Position sizing can often seem like luck, but some managers have proved their skill time and again. In this post, we'll investigate how.
For portfolio managers, sizing positions is a bit like trying to predict the future. Picking stocks is challenging enough, but after your lineup is set, how do you allocate amongst all your ideas? Which investments in the portfolio will outperform the others? Certainly, there are many factors that go into sizing decisions, and these go beyond the traditional research that got the investment into the portfolio in the first place. Considerations like correlation, liquidity, expected volatility, diversification benefit, concentration, and risk all play a role in the portfolio manager’s sizing decision.
For our purposes, let’s simplify matters. We can think of each sizing decision as a binary prediction. If a position is weighted above the average portfolio holding, it means that the manager is expecting a higher than average return on invested capital (ROIC). In such a portfolio, the difference between the returns of an equally weighted portfolio and the actual weighted return we ascribe to position sizing alpha. It’s the net result of all sizing decisions. This can be critical to a manager’s success.
Many elite managers owe most of their winnings to their ability to consistently generate value through sizing decisions. In other words, they consistently make accurate sizing decisions. To that end, position sizing alpha is a good measure to evaluate the sizing decisions made by a manager and assess their skill at optimizing a portfolio – at least with regards to relative performance of their own positions.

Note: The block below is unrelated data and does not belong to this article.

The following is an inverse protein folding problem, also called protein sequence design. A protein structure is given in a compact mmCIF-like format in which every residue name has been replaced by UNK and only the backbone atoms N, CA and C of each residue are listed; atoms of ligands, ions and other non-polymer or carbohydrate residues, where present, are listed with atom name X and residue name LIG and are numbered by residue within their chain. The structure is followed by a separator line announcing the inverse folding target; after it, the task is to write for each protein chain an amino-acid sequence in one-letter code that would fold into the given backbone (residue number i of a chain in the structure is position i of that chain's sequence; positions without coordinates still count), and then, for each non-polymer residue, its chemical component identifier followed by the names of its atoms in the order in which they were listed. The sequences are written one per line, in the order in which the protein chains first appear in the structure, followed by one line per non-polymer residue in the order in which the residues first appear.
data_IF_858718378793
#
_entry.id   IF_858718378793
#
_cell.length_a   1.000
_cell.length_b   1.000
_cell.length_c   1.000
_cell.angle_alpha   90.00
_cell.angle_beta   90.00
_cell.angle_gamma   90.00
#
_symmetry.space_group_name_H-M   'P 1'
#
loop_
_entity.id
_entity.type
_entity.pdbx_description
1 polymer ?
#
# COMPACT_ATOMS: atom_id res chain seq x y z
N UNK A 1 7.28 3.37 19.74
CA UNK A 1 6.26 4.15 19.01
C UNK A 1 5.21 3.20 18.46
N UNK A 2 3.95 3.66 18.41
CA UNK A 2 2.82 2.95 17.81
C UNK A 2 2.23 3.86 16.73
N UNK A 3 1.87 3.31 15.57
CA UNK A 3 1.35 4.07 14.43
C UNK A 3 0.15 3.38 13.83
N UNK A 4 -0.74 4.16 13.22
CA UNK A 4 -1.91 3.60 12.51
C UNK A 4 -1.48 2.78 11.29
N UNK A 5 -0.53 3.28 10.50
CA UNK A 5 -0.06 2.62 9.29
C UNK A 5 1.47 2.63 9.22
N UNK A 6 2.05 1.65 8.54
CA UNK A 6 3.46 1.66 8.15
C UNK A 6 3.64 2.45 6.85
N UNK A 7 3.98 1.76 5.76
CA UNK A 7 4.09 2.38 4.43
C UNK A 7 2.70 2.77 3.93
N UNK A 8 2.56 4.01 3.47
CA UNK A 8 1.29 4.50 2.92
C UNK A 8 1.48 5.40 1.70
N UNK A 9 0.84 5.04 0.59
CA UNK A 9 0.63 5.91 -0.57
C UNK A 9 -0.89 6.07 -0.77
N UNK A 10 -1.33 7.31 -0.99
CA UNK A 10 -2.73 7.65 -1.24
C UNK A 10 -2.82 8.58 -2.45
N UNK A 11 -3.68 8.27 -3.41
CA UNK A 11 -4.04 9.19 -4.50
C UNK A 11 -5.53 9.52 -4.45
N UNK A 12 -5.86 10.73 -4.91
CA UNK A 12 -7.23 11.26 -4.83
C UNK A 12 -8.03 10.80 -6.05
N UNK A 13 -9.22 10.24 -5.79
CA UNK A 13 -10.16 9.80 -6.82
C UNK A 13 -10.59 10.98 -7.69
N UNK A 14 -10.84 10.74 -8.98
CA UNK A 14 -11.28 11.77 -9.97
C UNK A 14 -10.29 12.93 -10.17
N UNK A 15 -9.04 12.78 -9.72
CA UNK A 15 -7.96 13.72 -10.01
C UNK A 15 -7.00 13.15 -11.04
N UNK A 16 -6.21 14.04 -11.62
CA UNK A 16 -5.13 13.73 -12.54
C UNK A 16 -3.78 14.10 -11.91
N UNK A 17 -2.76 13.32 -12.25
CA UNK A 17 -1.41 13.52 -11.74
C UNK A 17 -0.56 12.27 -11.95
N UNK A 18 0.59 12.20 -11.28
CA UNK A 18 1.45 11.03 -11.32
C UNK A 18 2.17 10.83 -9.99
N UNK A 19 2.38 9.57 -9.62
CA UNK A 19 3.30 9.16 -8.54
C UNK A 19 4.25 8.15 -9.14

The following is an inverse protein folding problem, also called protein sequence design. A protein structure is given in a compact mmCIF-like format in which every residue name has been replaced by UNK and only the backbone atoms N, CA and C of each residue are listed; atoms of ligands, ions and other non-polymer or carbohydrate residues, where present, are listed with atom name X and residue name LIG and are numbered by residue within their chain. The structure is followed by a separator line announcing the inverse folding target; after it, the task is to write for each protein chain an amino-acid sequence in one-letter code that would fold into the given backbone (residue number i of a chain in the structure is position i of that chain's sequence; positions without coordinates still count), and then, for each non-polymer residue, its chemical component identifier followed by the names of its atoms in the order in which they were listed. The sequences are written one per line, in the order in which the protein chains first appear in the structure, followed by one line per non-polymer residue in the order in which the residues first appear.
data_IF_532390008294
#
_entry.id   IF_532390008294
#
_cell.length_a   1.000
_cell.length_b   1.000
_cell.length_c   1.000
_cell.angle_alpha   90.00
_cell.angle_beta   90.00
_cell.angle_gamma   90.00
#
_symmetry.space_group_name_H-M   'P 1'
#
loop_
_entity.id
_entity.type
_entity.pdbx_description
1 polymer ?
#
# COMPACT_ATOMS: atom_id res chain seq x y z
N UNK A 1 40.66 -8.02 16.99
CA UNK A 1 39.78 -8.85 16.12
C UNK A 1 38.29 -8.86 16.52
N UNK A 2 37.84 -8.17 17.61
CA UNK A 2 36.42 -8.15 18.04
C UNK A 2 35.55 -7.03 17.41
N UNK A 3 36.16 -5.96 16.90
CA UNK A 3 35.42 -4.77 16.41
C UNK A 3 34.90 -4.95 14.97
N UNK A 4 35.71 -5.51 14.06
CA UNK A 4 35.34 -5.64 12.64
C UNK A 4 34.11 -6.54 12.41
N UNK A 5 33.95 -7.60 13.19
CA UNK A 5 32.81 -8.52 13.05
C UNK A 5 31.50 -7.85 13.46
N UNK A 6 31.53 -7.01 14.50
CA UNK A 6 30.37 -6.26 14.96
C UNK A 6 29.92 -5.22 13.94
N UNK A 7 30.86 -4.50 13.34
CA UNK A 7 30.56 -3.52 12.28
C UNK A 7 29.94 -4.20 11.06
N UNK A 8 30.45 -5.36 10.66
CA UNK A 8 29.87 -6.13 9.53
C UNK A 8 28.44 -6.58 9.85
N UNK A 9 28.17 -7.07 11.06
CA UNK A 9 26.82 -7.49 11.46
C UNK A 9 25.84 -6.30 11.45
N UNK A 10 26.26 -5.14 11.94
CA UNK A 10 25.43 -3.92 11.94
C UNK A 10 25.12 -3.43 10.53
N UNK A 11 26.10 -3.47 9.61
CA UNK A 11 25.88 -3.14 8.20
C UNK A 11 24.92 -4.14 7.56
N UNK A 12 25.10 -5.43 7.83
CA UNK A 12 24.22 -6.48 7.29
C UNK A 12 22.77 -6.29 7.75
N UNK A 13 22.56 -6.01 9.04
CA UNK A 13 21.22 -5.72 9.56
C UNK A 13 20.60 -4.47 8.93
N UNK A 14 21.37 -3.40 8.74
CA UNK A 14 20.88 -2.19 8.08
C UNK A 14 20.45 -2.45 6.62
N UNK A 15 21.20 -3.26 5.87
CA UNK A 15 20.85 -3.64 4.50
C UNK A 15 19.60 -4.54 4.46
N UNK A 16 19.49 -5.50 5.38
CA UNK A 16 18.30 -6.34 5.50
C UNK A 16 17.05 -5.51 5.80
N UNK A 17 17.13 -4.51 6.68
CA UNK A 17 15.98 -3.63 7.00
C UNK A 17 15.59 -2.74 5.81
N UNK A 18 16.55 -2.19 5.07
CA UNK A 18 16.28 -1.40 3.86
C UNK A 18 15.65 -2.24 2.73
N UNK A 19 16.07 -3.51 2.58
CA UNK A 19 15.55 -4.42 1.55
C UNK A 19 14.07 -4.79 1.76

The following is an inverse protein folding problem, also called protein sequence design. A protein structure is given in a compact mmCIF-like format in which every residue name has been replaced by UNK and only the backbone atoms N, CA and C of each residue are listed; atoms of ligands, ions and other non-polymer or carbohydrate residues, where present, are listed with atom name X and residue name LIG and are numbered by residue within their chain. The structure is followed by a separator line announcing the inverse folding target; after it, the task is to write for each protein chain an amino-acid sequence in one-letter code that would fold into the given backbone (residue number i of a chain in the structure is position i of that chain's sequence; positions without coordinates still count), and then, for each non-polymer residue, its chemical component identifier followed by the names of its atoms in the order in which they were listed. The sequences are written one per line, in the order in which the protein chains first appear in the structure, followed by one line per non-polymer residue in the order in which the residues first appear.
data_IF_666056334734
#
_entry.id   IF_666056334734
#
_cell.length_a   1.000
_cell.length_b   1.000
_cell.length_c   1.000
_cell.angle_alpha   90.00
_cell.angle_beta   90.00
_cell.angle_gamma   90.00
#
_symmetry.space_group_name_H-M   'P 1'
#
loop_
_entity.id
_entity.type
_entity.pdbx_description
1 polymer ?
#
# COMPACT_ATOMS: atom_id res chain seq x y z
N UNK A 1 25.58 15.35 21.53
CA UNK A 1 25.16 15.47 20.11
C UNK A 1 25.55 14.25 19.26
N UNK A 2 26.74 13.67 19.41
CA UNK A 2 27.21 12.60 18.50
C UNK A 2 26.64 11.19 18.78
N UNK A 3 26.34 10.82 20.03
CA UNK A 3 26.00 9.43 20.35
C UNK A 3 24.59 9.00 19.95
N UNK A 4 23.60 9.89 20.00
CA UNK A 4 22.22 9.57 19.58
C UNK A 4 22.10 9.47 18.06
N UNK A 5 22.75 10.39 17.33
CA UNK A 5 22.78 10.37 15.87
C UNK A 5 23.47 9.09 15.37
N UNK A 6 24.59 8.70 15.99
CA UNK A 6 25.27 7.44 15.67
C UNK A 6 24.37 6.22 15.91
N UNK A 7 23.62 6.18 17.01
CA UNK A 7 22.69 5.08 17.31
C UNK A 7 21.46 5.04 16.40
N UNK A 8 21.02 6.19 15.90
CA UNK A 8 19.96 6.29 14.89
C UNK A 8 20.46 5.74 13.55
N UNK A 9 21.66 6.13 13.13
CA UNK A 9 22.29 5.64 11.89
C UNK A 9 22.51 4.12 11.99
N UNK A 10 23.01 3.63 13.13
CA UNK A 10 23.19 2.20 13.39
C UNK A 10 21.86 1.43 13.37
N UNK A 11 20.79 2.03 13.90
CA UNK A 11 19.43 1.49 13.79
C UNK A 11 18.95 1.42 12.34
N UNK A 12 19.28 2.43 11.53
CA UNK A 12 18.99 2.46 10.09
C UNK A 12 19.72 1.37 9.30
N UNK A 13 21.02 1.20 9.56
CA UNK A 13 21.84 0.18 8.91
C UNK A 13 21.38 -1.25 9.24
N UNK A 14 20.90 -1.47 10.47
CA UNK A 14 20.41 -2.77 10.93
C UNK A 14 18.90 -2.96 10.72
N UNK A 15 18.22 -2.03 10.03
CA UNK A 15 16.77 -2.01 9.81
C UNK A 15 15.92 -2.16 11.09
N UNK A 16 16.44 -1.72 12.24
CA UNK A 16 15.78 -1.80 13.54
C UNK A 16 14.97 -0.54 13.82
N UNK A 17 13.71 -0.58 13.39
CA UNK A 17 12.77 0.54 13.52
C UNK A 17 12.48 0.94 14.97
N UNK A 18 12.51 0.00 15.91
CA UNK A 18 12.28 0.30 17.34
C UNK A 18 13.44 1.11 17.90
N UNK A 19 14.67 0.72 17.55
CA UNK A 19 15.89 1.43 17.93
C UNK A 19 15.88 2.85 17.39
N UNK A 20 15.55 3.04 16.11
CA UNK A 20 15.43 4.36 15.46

This three-part study uses public ownership data via 13Fs and other regulatory filings simulates performance of 1,178 managers, spanning over 10,000+ unique securities per year. The data spans six years covering January 2010 through December 2015. All data we used in this study is sourced exclusively from the public domain with all other limitations inherent in regulatory disclosure data. Nevertheless, position sizing skill lends itself well to analysis through public data. Managers are required to file market values associated with each position, revealing relative position sizes. Thus, position sizing alpha can be calculated, tracked and analyzed across managers in an apples-to-apples comparison.